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Nareed
Nareed
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December 24th, 2011 at 9:06:59 AM permalink
Quote: Wizard

I thought coger meant "to grab."



It does, but:

Quote:

Speaking of coger, my tutor made it very clear to not say that word in Argentina, as it is a strong way of saying the F word.



It's so in Mexico. I had no idea it meant that in Argentina, too. it doesn't in Spain. Spaniards in Mexico get into a lot of trouble using that verb. We say "agarrar" for grab.

Quote:

Meanwhile, it is all over the children's book I'm working my way through.



Many Spanish translations are Spaniard in origin. They use other "dirty" words like "culo" (ass and/or anus) quite openly, too. Not to mention other odd words no one else uses in the way Spaniards do. For example, to say "alubia" (a type of white bean) they say "judía," which isn't really a slur but it seems like one.
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pacomartin
pacomartin
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December 24th, 2011 at 10:55:02 AM permalink
Quote: Nareed

For example, to say "alubia" (a type of white bean) they say "judía," which isn't really a slur but it seems like one.



That is pretty close
judía = bean
judia = Jewish

This popular tree is known in English as the Judas Tree, and there is a long standing myth that it is the tree that Judas Iscariot hung himself from in guilt after betraying Jesus.


The more likely theory is that Spaniards called it a "bean tree" since it has pods that look like bean pods.


In the movie Dracula 2001, they start the myth that the rope broke when Judas tried to hang himself, and he was in reality the original vampire.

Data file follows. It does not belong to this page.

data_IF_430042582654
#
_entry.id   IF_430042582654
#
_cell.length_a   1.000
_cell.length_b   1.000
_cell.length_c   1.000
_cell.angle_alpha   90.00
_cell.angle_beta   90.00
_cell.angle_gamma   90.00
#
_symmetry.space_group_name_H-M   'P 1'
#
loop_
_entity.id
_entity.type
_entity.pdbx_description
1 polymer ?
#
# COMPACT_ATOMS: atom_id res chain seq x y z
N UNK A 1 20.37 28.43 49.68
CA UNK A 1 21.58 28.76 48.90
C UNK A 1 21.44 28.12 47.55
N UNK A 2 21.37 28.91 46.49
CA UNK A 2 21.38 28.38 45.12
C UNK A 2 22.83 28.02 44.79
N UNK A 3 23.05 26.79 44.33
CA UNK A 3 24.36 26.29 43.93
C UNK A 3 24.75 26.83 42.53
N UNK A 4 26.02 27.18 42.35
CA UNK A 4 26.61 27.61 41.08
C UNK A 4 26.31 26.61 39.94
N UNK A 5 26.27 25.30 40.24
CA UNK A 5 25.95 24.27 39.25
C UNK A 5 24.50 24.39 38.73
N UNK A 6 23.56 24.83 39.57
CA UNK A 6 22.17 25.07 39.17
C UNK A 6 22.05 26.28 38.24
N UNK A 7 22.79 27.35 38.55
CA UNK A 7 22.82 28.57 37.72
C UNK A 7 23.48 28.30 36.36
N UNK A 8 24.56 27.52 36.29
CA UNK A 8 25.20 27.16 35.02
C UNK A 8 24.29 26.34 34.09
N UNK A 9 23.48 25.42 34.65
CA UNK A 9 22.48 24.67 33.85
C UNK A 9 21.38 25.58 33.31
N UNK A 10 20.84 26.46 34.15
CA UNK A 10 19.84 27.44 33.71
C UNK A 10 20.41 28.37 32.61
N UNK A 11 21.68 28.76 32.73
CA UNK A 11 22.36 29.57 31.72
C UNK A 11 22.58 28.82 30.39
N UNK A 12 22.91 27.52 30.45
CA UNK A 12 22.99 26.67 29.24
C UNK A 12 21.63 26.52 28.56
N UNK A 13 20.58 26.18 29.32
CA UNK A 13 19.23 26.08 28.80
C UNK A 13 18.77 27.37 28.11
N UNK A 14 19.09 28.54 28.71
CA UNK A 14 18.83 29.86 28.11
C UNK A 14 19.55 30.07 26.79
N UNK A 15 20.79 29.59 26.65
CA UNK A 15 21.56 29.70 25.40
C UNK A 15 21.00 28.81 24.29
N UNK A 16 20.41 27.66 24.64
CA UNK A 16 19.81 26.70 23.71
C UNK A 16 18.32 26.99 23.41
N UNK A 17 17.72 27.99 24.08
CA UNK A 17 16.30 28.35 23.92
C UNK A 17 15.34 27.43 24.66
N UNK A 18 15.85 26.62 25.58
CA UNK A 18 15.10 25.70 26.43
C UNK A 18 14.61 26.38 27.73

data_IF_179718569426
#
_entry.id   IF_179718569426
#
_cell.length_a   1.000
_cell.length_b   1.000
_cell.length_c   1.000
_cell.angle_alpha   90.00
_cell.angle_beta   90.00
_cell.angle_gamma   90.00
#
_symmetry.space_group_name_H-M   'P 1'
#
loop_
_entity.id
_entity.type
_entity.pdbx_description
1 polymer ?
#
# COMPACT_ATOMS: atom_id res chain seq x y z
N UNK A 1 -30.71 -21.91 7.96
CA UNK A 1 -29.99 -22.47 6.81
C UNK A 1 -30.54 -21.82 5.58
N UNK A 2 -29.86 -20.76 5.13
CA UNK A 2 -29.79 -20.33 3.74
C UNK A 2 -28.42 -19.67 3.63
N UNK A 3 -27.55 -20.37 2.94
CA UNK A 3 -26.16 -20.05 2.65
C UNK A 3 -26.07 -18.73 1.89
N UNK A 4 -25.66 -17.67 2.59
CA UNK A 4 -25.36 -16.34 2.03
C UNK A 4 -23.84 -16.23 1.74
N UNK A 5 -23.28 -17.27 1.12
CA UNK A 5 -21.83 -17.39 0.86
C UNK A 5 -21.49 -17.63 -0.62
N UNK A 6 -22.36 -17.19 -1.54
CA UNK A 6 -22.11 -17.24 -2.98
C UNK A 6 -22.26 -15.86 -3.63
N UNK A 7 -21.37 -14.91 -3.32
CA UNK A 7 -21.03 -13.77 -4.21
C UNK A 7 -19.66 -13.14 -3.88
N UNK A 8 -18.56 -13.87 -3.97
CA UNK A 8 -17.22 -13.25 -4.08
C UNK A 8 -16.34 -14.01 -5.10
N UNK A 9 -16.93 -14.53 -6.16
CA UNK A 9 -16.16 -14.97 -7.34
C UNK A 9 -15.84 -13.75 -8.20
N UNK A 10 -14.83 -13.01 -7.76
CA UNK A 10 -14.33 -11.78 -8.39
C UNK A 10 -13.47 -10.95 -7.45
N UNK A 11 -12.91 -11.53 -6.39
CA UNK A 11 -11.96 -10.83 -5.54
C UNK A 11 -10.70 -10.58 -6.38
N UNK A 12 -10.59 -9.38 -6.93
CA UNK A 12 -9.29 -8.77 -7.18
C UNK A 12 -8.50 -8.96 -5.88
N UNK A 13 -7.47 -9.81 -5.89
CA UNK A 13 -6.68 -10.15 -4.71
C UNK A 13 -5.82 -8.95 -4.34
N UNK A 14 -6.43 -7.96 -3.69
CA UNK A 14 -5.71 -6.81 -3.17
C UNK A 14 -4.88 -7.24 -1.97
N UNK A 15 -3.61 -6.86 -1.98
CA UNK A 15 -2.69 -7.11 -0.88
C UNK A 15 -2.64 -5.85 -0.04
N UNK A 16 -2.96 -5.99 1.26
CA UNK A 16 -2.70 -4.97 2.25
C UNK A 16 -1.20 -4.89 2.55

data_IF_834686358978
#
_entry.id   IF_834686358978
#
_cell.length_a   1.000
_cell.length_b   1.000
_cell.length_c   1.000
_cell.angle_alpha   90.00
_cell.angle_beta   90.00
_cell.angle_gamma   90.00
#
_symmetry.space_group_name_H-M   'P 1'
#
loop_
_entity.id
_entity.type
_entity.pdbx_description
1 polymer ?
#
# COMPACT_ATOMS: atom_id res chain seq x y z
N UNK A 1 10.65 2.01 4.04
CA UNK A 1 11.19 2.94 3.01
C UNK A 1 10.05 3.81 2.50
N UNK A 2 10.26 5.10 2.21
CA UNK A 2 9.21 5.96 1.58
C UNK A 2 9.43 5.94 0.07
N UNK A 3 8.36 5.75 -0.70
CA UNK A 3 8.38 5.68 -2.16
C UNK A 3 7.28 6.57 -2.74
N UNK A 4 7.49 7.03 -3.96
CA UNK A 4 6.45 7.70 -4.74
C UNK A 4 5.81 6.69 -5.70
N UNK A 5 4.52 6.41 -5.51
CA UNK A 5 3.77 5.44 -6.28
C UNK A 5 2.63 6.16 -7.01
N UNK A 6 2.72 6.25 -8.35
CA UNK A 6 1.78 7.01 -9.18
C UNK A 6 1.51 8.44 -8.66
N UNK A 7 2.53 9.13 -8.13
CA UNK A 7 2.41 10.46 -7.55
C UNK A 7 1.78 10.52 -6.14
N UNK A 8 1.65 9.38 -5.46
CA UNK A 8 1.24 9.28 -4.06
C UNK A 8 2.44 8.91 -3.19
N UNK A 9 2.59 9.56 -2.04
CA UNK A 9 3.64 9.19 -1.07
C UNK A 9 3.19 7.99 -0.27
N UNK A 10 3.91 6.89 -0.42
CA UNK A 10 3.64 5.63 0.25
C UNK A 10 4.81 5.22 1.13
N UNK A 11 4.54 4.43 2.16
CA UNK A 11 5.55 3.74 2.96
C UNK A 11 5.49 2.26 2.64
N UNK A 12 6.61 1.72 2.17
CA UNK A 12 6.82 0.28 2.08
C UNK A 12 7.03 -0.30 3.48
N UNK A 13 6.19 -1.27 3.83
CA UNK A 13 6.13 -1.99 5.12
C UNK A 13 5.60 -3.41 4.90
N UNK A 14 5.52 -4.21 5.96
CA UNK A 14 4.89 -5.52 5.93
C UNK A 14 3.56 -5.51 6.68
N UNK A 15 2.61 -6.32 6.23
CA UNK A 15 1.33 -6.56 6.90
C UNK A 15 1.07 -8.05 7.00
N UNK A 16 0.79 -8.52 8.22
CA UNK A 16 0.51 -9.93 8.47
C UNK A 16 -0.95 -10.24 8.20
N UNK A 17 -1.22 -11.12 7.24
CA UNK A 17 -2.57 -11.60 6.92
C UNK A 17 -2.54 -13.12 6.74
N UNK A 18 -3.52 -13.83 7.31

In the Caribbean and other places around the world they make representations of Judas Iscariot,called a Bobolee and hang him from a tree. On Good Friday they beat Judas to death in effigy. Undoubtedly at one time in history this tradition would deter real Jews from walking around on Good Friday.
Wizard
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Wizard
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December 24th, 2011 at 7:10:33 PM permalink
Fecha: 24-12-11
Palabra del día: Plazo


Plazo means a period of time. One usage is in paying for something on an installment (plazo) plan.

Ejemplo time

Mi dentista me dijiste que puedo pagar mi cuenta en plazos. = My dentist told me I can pay my bill in installments.
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Nareed
Nareed
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December 24th, 2011 at 7:23:53 PM permalink
Quote: Wizard

Mi dentista me dijiste que puedo pagar mi cuenta en plazos. = My dentist told me I can pay my bill in installments.



"Mi dentista me dijO..."

You actually said "My dentist you told me..." more or less.

"Plazo" is also the closest word in Spanish to "deadline." Example:

"Tienes de plazo hasta el 31 del presente para pagar." = "Your payment deadline is the 31st of this month."
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Wizard
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Wizard
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December 24th, 2011 at 8:10:56 PM permalink
Quote: Nareed

You actually said "My dentist you told me..." more or less.



That is what I wanted to say. I'm trying to use tenses other than the present more often. In this case, the dentist suggested a payment plan sometime in the past.
It's not whether you win or lose; it's whether or not you had a good bet.